Five reasons why listening is important for teachers
My top five
Listening is in fact invaluable in schools in all sorts of ways and at many levels of responsibility – for teachers, school leaders, students themselves and parents. This is the first of a series of articles from Peter Hudson focusing on listening in schools. We start with teachers.
There are of course innumerable reasons for being a good listener if you are a teacher. I have picked the five that I think are the most important.
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1. To show respect for and motivate your students .
If anyone is listened to they feel more respected than if they are spoken over or talked at. If your teacher listens to you, you feel that much more valued and if you feel more valued you feel good about yourself which in turn makes you want to do more. In other words, you feel more motivated. Increased motivation makes you much more likely to work harder and if you work harder you achieve more and will receive yet more respect. So a virtuous circle has been started that can do nothing but good for your students – just by listening to them.
2. To find out what’s really going on with your students
If you are to support your students as well as possible you need to know what’s going on in their lives. Some students will be open and informative but others won’t. Active listening is a really good way to get kids to open up. You need to know about difficulties in their academic life as well as their lives outside school if you are to be able to point them in the best direction for appropriate help and support or to give it yourself. Active listening can help in both these areas. A skilled active listener can help students to find their own way out of difficulties which is even better as it increases their self-motivation.
3. To be an effective role model
Whether you notice or whether you don’t, as a teacher you have a significant influence on students: you are a role model for them. So you need to decide how best to play out this role. Setting an example as a listening caring person will rub off and you will be helping students to develop as listeners too.
4. To be the best kind of support for your colleagues at school
We all know that having a ‘natter’ in the staff room and saying ‘well done’ can help you and your colleagues get through the difficult patches in a school day, week or term. But giving them a serious ‘listening to’ can be even more supportive. All that was written under showing respect for students works equally well with peers. At one school where active listening skills had been taught to a majority of staff, teachers would regularly say to others at break, I don’t want to chat today, could you give me a ‘proper’ listening to like we learnt on the course? In this kind of listening session staff would discuss significant problems and then create their own action plan to tackle them: the specific form of listening taught completely obviates the need for you to give advice to the other person, but rather helps them think it all through in a constructive way and find their own way forward. As with students, teachers are much more motivated to take action if it’s their own ideas they are carrying out.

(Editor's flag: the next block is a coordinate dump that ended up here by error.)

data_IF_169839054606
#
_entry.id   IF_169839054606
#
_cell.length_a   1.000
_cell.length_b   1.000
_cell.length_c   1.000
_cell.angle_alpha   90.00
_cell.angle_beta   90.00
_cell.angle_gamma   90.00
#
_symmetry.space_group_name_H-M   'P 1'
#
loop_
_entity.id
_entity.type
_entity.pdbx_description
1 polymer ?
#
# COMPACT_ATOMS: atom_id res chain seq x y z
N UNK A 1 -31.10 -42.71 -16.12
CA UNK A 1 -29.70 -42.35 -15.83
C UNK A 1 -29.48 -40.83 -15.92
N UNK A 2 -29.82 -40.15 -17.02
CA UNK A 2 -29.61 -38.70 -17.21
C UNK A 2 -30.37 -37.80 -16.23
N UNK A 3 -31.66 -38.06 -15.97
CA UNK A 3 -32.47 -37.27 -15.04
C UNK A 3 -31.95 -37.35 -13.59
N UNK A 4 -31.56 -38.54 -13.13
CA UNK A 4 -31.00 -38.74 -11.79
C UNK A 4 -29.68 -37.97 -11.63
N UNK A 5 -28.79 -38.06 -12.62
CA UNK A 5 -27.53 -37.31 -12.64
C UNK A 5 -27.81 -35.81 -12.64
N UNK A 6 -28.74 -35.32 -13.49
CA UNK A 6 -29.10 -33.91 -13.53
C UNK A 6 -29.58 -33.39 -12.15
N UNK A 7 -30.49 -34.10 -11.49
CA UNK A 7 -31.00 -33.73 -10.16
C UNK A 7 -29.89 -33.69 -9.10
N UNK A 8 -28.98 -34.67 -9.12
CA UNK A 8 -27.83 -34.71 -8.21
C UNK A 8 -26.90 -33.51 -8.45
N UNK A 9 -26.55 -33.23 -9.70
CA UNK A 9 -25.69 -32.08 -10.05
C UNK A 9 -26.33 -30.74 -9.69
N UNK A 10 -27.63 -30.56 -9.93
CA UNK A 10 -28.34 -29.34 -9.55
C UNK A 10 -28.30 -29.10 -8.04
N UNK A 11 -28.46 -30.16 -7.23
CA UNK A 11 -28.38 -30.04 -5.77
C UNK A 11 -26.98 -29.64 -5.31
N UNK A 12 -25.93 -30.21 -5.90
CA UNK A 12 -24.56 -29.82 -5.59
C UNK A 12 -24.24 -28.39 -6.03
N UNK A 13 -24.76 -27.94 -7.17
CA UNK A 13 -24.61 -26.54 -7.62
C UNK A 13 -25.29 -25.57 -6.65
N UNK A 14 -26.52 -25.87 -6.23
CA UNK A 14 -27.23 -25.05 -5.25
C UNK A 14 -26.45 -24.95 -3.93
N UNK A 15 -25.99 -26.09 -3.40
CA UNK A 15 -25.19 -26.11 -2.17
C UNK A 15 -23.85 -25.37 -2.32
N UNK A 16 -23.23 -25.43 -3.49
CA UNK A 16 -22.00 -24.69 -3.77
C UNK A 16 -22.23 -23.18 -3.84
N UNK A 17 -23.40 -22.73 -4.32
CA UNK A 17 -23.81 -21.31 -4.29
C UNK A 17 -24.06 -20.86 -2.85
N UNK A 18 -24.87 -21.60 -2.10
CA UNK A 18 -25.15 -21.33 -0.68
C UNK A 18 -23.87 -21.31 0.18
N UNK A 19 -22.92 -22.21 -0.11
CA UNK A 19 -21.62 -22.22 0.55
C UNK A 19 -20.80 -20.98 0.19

5. To help you with parent conferences
As a parent, I well remember being told this and that about my daughters’ work and attitudes. The teachers often acted as if they were the only ones who knew anything. Trying to get a word in edgeways was often quite difficult. I often went away frustrated and disappointed. I’m sure it’s not that bad anymore, but I expect it’s still difficult for teachers to know how best to deal with some of the more difficult parents meetings. Listening can be a real boon in these situations too. Parents need to feel heard and understood: it all starts with listening!
Post Script: the importance of active listening
But it’s not any old listening. It has to be active listening or motivational listening as I sometimes refer to it. Motivational listening isn’t hard to learn and doesn’t take too long either so long as you are prepared to practise.
Peter Hudson, a past Chair of the British Association of Social Functioning, is a qualified counsellor and psychotherapist. His career has encompassed counselling and psychotherapy in private practice, the state sector with the UK’s National Health Service and in schools both in the UK and overseas.
To contact Peter and find out more about his work, see The Motivated Learning Trust website:
To book Peter for training in your school please contact email@example.com